Nadia Boulanger (1887–1979) had an enormous influence as one of the leading teachers of composition in the twentieth century, especially on her American students, who included Aaron Copland, Walter Piston and Elliott Carter. Her father, Ernest Boulanger (1815–1900), was a successful composer and teacher who won the Prix de Rome in 1836, and her mother, who was a pupil of his, was a domineering woman of obscure Russian origins forty years younger than her husband. Raïsa Boulanger, who claimed unsubstantiated aristocratic origins, seems never to have been satisfied with anything and this demanding approach was transferred to her...

  8. Part III Selections from Berkeley’s Later Writings and Talks, 1943–82
    (pp. 89-153)

    Berkeley wrote occasional articles and reviews for newspapers and periodicals, invariably expressed with style and discrimination. This selection starts with Berkeley anxious to share his enthusiasm for Britten’s music. Britten had heard early works of Berkeley in London five years before they met.¹ One can understand Britten admiring the objective neo-baroque movements of Berkeley’s Suite for oboe and cello, steeped in Bach and so different from the provincial English folksong school. The two composers met in April 1936 when they were both represented in the International Society for Contemporary Music Festival at Barcelona on the eve of the Spanish Civil...

  9. [Illustrations]
    (pp. None)
  10. Part IV Interviews with Berkeley, 1973–8
    (pp. 154-178)

    Of the four interviews here, two are with me, one (specifically about the Fourth Symphony) is with Michael Oliver, and one is with three men of letters for a poetry magazine. In my own interviews I probably avoided questions to which I knew the answers, so, for example, there was no point in my asking Berkeley what he thought of John Cage or Cornelius Cardew. But the literary men did, and profitably moved the discussion into wider areas than just music. Some repetitions within the interviews have been condensed, but even if Berkeley tells the same story, he may qualify...

  11. Part V Extracts from Berkeley’s Diaries, 1966–82
    (pp. 179-224)

    Berkeley wrote his diaries with some reluctance. He obviously found he was short of time for composition, and more than once in these extracts wonders whether it was worth while to keep this kind of record. It certainly was, for the light it throws on Berkeley’s life in his final years. We read of his visits with Lady Berkeley to Monaco and elsewhere, his connections with the Royal Family and Prime Minister Edward Heath, and follow Berkeley’s travels round Britain to attend or take part in performances of his music. Most of these occasions are recorded in appreciative terms. He...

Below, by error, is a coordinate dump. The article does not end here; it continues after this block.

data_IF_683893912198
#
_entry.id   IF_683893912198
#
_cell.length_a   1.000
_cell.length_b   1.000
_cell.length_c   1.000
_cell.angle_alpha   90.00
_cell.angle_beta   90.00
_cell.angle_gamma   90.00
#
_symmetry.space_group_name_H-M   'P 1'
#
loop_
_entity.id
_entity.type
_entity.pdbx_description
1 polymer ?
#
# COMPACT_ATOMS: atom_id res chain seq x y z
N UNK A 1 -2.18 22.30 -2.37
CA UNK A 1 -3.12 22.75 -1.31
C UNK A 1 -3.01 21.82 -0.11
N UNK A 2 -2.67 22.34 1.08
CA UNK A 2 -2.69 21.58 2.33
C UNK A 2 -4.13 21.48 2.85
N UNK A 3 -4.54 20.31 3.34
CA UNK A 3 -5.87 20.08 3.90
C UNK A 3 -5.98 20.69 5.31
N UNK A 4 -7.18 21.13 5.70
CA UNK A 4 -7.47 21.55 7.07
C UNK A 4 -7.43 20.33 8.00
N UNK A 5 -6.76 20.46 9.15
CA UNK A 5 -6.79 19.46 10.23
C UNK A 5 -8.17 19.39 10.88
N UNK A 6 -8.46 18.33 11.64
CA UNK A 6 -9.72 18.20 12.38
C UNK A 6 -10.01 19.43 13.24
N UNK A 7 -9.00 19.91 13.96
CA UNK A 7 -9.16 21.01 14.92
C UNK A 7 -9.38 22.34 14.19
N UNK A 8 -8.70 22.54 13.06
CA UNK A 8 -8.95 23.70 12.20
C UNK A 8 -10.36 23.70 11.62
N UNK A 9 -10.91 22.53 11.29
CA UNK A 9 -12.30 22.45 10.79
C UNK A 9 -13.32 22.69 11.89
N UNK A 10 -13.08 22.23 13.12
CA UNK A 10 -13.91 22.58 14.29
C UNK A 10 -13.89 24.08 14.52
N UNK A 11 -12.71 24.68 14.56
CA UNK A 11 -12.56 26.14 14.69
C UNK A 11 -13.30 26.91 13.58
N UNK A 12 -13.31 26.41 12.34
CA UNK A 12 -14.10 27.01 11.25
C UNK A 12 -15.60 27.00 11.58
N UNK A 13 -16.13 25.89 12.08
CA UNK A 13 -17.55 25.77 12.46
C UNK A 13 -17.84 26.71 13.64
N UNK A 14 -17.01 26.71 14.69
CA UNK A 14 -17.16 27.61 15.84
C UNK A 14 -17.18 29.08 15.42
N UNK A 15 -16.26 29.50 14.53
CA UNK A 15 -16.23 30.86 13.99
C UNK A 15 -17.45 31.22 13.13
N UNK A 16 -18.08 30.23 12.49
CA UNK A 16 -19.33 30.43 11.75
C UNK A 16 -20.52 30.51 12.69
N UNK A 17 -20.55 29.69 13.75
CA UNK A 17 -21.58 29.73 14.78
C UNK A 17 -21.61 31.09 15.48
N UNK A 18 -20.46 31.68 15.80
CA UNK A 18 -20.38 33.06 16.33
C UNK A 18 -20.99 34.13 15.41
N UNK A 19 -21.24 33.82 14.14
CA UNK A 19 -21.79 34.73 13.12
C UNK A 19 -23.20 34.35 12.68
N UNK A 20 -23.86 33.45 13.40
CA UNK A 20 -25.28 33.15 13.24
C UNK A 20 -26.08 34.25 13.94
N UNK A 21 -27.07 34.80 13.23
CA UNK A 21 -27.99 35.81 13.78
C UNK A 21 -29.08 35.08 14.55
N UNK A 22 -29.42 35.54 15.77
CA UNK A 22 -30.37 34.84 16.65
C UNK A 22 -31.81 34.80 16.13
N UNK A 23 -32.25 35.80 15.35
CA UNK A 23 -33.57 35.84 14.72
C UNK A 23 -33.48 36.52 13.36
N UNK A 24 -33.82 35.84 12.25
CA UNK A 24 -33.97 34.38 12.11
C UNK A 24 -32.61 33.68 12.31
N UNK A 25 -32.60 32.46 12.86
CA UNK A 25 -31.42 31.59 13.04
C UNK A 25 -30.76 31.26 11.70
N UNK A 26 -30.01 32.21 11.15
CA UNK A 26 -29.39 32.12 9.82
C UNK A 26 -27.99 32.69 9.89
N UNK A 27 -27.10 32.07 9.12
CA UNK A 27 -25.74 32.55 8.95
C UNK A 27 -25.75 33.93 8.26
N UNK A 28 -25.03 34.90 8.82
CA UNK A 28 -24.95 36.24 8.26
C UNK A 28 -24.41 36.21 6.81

12. Part VI Interviews with Performers, Composers, Family and Friends, 1990–91
    (pp. 225-280)

    Julian Bream has been widely acknowledged as one of the greatest masters of the guitar and the lute. He was born in London in 1933, studied at the Royal College of Music, where the guitar was not then taught, and made his London debut in 1950. His international career developed from 1954. He had a crucial role inspiring and working with some of the leading composers – including Lennox Berkeley. He was made a CBE in 1985.

    PD How did you first come across Lennox Berkeley?

    JB I knew a little bit about his music when I was a boy. The...

  13. Part VII Memorial Address by Sir John Manduell
    (pp. 281-282)

    The Memorial Requiem Mass for Lennox Randal Francis Berkeley (1903–1989) took place at Westminster Cathedral on Tuesday 20 March 1990 and was broadcast on BBC Radio 3. Before the service radio listeners heard a recording of Berkeley’s Duo for cello and piano, op. 81/1 (Julian Lloyd Webber and John McCabe, Oiseau-Lyre DSLO 7100) and Fr Cormack Rigby was responsible for presentation throughout. The music in Westminster Cathedral opened with Bach’s ‘Herzlich tut mich verlangen’ and then the second of Berkeley’s Three Pieces for organ, op. 72/1. The celebrant was His Eminence Cardinal George Basil Hume, OSB, Archbishop of Westminster....

  14. Catalogue of Works
    (pp. 283-296)
  15. Bibliography
    (pp. 297-304)
  16. Index of Works by Berkeley
    (pp. 305-306)
  17. General Index
    (pp. 307-316)
  18. Back Matter
    (pp. 317-317)